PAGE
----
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Fáfnir guards the gold hoard in this illustration by Arthur Rackham to Richard Wagner's Siegfried.

In Norse mythology, Fáfnir (Old Norse and Icelandic) or Frænir was a son of the dwarf king Hreidmar and brother of Regin and Ótr.


In the Icelandic Volsunga Saga (late 13th century), Fáfnir was a dwarf gifted with a powerful arm and fearless soul. He guarded his father's house of glittering gold and flashing gems. He was the strongest and most aggressive of the three brothers.[1]

Regin recounts to Sigurd how Odin, Loki and Hœnir were traveling when they came across Ótr, who had the likeness of an otter during the day. Loki killed the otter with a stone and the three Æsir skinned their catch. The gods came to Hreidmar’s dwelling that evening and were pleased to show off the otter's skin. Hreidmar and his remaining two sons then seized the gods and held them captive while Loki was made to gather the ransom, which was to stuff the otter’s skin with gold and cover its outside with red gold. Loki fulfilled the task by gathering the cursed gold of Andvari's as well as the ring, Andvaranaut, both of which were told to Loki as items that would bring about the death of whoever possessed them. Fáfnir then killed Hreidmar to get all the gold for himself. He became very ill-natured and greedy, so he went out into the wilderness to keep his fortune, eventually turning into a serpent or dragon (symbol of greed) to guard his treasure.[2] Fáfnir also breathed poison into the land around him so no one would go near him and his treasure, wreaking terror in the hearts of the people.[3]

Regin plotted revenge so that he could get the treasure and sent his foster-son, Sigurd Fåvnesbane, to kill the dragon. Regin instructed Sigurd to dig a pit in which he could lie in wait under the trail Fáfnir used to get to a stream and there plunge his sword, Gram, into Fafnir's heart as he crawls over the pit to the water. Regin then ran away in fear, leaving Sigurd to the task. As Sigurd dug, Odin appeared in the form of an old man with a long beard, advising the warrior to dig more trenches for the blood of Fáfnir to run into, presumably so that Sigurd does not drown in the blood. The earth quaked and the ground nearby shook as Fáfnir crawled to the water. Fáfnir also blew poison into his path as it made his way to the stream.[4] Sigurd, undaunted, stabbed Fáfnir in the left shoulder as he crawled over the ditch he was lying in and succeeded in mortally wounding the dragon. As the great serpent lies there dying, he speaks to Sigurd and asks him what his name is, what his father's and mother's names are, and who sent him to kill such a terrifying dragon. Fafnir figures out that his own brother, Regin, plotted the dragon's death, and tells Sigurd that he is happy that Regin will also cause Sigurd's death. Sigurd tells Fáfnir that he will go back to the dragon's lair and take all his treasure. Fáfnir warns Sigurd that all who possess the gold will be fated to die, but Sigurd replies that all men must one day die, and it is the dream of many men to be wealthy until that dying day, so he will take the gold without fear.[5]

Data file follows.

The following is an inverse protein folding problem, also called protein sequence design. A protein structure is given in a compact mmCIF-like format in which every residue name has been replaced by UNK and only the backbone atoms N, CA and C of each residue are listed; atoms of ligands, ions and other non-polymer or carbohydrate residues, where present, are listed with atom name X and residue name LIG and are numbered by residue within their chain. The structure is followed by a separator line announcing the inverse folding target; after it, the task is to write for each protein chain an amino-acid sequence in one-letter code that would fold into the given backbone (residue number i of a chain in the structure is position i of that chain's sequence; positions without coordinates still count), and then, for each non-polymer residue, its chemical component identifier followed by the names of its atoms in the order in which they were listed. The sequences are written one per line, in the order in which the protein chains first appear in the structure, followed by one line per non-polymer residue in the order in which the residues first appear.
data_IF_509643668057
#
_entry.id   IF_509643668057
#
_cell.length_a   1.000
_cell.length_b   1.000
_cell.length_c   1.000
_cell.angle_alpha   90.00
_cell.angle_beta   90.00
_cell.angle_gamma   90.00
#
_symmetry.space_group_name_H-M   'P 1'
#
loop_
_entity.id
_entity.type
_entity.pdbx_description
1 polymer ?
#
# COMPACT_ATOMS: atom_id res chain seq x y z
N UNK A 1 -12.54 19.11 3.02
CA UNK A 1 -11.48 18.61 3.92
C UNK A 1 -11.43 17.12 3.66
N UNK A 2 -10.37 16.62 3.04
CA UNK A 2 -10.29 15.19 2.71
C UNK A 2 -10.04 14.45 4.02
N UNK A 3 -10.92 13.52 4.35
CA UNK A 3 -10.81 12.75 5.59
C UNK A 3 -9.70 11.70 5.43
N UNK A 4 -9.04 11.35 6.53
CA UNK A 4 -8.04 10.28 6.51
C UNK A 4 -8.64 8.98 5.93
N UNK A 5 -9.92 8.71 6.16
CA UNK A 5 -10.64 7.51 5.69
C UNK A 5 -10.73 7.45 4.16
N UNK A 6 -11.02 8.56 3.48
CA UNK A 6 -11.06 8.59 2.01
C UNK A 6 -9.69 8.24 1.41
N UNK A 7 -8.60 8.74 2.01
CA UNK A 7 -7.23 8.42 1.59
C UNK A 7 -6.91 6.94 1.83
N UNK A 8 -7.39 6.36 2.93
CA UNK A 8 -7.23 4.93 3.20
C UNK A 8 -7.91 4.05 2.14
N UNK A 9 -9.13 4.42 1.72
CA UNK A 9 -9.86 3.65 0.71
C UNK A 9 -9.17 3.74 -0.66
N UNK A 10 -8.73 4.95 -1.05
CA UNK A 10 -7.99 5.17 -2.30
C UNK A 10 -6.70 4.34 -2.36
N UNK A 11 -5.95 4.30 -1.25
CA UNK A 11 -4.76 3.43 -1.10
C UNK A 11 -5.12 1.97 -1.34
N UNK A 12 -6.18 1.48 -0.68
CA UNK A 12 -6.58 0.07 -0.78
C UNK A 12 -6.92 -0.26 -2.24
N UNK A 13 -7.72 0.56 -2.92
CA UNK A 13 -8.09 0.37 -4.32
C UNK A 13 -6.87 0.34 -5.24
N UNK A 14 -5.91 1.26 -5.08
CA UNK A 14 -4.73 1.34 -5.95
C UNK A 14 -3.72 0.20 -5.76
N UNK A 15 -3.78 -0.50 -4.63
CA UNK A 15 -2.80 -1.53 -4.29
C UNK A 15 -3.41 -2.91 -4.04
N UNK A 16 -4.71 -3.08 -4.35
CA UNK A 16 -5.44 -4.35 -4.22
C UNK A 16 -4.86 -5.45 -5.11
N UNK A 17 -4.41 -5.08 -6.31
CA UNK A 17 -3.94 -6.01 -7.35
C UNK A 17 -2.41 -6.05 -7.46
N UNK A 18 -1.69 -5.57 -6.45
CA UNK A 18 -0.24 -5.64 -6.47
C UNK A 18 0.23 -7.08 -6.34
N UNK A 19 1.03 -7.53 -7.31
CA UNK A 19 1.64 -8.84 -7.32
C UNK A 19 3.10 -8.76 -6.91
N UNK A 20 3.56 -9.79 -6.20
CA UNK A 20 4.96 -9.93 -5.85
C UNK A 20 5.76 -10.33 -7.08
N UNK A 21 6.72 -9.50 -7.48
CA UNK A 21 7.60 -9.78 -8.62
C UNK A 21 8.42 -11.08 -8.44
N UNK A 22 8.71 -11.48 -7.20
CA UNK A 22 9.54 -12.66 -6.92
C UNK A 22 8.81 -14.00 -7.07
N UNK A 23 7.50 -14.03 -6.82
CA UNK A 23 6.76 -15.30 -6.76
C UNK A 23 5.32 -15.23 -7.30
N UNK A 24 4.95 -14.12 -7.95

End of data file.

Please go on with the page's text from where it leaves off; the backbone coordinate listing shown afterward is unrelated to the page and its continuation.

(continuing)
Sigurd Fåvnesbane

Sigurd Fåvnesbane featured on the portal plank from Hylestad stave church.

Regin then returned to Sigurd after Fáfnir was slain. Corrupted by greed, Regin planned to kill Sigurd after Sigurd had cooked Fáfnir’s heart for him to eat and take all the treasure for himself. However, Sigurd, having tasted Fáfnir's blood while cooking the heart, gained knowledge of the speech of birds[6] and learned of Regin's impending attack from the Oðinnic (of Odin) birds' discussion and killed Regin by cutting off his head with Gram.[7] Sigurd then ate some of Fáfnir’s heart and kept the remainder, which would later be given to Gudrun after their marriage.[8]

Some versions are more specific about Fáfnir's treasure hoard, mentioning the swords Ridill and Hrotti, the helm of terror and a golden coat of chainmail.[9]

In art and music

Fafnir appears — as "Fafner" — in Richard Wagner's epic opera cycle Der Ring des Nibelungen (1848-1874), although he began life as a giant rather than a dwarf. In the first opera, Das Rheingold (1869), Fafner and his brother Fasolt win a massive hoard of treasure from Wotan, the king of the gods, in exchange for building the castle Valhalla. The treasure includes the magic helmet Tarnhelm and a magic Ring. As they divide the treasure, Fafner kills Fasolt and takes the Ring for himself. Escaping to earth, he uses the Tarnhelm to transform himself into a dragon and guards the treasure in a cave for many years before being ultimately killed by Wotan's mortal grandson Siegfried, as depicted in the opera of the same name.

The 2007 adaptation of Beowulf mentions Fafnir in passing. King Hrothgar refers to him as the "dragon of the northern moors." The golden drinking horn which Hrothgar claimed as his prize upon slaying Fafnir is central to the plot.


  1. Edgar Haimerl. "Sigurd—ein Held des Mittelalters". Userpage.fu. Retrieved 2012-11-20. 
  2. Byock 1990, pp. 57–59
  3. Byock 1990, p. 64
  4. Byock 1990, p. 63
  5. Byock 1990, p. 65
  6. Byock 1990, pp. 65–66
  7. Byock 1990, p. 66
  8. Byock 1990, p. 79
  9. Byock 1990, p. 66


  • Byock, Jesse L. (1990), Saga of the Volsungs: The Norse Epic of Sigurd the Dragon Slayer, Berkeley, Los Angeles, London: University of California Press, ISBN 0-520-23285-2 .
This page uses content from the English Wikipedia. The original article was at Fafnir. The list of authors can be seen in the page history.

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